Louisiana Votes For Governor
SCOTT SIMON, HOST:
Louisiana voters head to the polls to select a governor today. President Trump was in the state this week campaigning for Republican challenger Eddie Rispone. Mr. Trump has framed the race as a referendum on his presidency and urges voters to unseat the incumbent John Bel Edwards, the only Democratic governor in the Deep South. WRKF's Paul Braun reports.
PAUL BRAUN, BYLINE: This will be the third and final governor's race decided in 2019, all three in states that elected Trump by large margins in 2016. And all three were visited by the embattled president, who could use a win ahead of his 2020 bid for reelection. Polls in the state show Governor Edwards, a Democrat, leading by a razor-thin margin. Trump is hoping he can change that.
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PRESIDENT DONALD TRUMP: And you have a chance to elect a true Louisiana champion, Eddie Rispone, a real success, by the way.
TRUMP: Got to get out. You got to get out.
BRAUN: Two weeks ago, a Republican won the open seat in the Mississippi governor's mansion. But in Kentucky, a Democrat ousted Republican incumbent Matt Bevin, as Trump reminded the crowd during his visit to Louisiana this week.
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TRUMP: And he lost by just a few thousand votes. And the headlines the next day, Trump took a loss. I lift him up a lot. So Trump took a loss. So you got to give me a big win, please, OK? OK?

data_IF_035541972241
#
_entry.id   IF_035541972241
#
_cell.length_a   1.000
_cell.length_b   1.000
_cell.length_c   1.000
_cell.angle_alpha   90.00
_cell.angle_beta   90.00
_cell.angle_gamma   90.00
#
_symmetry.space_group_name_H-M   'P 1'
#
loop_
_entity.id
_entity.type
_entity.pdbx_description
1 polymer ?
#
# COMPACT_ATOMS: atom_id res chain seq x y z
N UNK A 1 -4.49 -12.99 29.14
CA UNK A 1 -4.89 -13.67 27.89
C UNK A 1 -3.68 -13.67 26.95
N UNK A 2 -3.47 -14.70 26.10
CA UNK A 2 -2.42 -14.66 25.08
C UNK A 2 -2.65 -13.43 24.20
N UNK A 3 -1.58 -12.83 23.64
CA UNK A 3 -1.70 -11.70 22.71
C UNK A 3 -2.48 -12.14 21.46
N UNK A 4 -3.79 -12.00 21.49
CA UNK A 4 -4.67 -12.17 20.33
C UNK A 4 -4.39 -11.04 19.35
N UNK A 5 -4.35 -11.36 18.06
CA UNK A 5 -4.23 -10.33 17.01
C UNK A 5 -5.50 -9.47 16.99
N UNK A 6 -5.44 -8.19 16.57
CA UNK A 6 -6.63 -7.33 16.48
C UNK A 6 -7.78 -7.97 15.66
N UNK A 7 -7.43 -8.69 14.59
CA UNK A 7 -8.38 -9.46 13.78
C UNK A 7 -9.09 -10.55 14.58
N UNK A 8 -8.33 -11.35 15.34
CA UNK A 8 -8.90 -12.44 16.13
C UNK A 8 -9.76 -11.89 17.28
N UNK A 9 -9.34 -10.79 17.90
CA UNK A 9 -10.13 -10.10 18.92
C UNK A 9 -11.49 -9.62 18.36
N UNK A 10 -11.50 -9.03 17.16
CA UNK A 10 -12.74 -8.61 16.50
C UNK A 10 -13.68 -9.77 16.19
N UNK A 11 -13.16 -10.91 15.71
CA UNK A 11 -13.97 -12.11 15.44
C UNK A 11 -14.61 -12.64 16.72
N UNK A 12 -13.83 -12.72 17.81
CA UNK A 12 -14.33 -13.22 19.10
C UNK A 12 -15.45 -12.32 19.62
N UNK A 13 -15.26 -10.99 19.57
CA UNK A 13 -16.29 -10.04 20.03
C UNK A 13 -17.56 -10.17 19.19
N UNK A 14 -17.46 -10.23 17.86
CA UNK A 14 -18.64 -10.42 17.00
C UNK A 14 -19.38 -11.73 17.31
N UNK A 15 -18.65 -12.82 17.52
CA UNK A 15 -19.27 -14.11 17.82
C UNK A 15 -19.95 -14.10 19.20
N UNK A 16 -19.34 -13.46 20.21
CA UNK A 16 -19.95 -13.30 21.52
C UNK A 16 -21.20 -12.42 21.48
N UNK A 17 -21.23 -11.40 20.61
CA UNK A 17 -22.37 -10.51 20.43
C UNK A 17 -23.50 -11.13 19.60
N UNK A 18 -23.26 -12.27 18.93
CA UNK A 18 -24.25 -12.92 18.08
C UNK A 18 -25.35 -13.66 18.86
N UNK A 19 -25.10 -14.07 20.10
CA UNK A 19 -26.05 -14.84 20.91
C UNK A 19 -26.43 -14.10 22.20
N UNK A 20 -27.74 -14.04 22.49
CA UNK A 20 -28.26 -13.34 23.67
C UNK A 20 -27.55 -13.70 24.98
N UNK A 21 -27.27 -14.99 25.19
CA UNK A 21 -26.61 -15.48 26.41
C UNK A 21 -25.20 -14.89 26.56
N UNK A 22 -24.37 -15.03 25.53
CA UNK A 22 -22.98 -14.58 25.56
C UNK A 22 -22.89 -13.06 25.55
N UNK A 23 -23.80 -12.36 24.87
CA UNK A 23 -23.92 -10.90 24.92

JENNIFER DUFFY: Judging by the latest Republican messages, I would say they're a little bit worried. The volume and the tenor went way up very quickly.
BRAUN: Jennifer Duffy is senior editor at The Cook Political Report. She says after Kentucky, Trump and Republicans want to stop the bleeding with a win in Louisiana. And they're willing to pay big money to do it. Rispone, a longtime power donor to Louisiana Republicans, has seen a significant increase in contributions since he won a spot in the runoff. And the Baton Rouge businessman has loaned his own campaign more than $12 million so far. He is flooding the airwaves with campaign ads linking himself to President Trump. Louisiana State University political science professor Robert Hogan says that could pay off.
ROBERT HOGAN: This is a state where politicians are a form of entertainment, if you will. And so they like the idea of the outsider. That's why that - a businessman, like Trump, who's never run for office before, did so well in the election.
BRAUN: Edwards is on pace to spend just as much money as his Republican opponent. But the incumbent has taken a decidedly different approach. He has desperately tried to steer the discussion in the race away from national politics and downplay his party affiliation. He is not a typical Democrat, and he can't be in a state like Louisiana. Edwards is an unwavering supporter of gun rights. And in May, he signed one of the strictest anti-abortion laws in the country.
MIKE HENDERSON: He's not going to give a lot of ground on social issues.
BRAUN: That's Mike Henderson, also of Louisiana State University.
HENDERSON: So he's going to talk about surpluses. He's going to talk about budget stability. He's going to talk about Medicaid expansion - no more people are covered.
BRAUN: It all hinges on who shows up today. Overall, elections officials are predicting the largest turnout for a governor's race in years. Jennifer Duffy with Cook Political says, at this point, anything could happen.
DUFFY: Republicans had a goal for the three governors' races on the ballot. They wanted a clean sweep.
BRAUN: So a second term for Edwards would be a particularly bitter pill for a president who had so much invested in this year's elections and could leave Democrats and Republicans alike speculating on what that might mean for Trump's odds in 2020. For NPR News, I'm Paul Braun in Baton Rouge.
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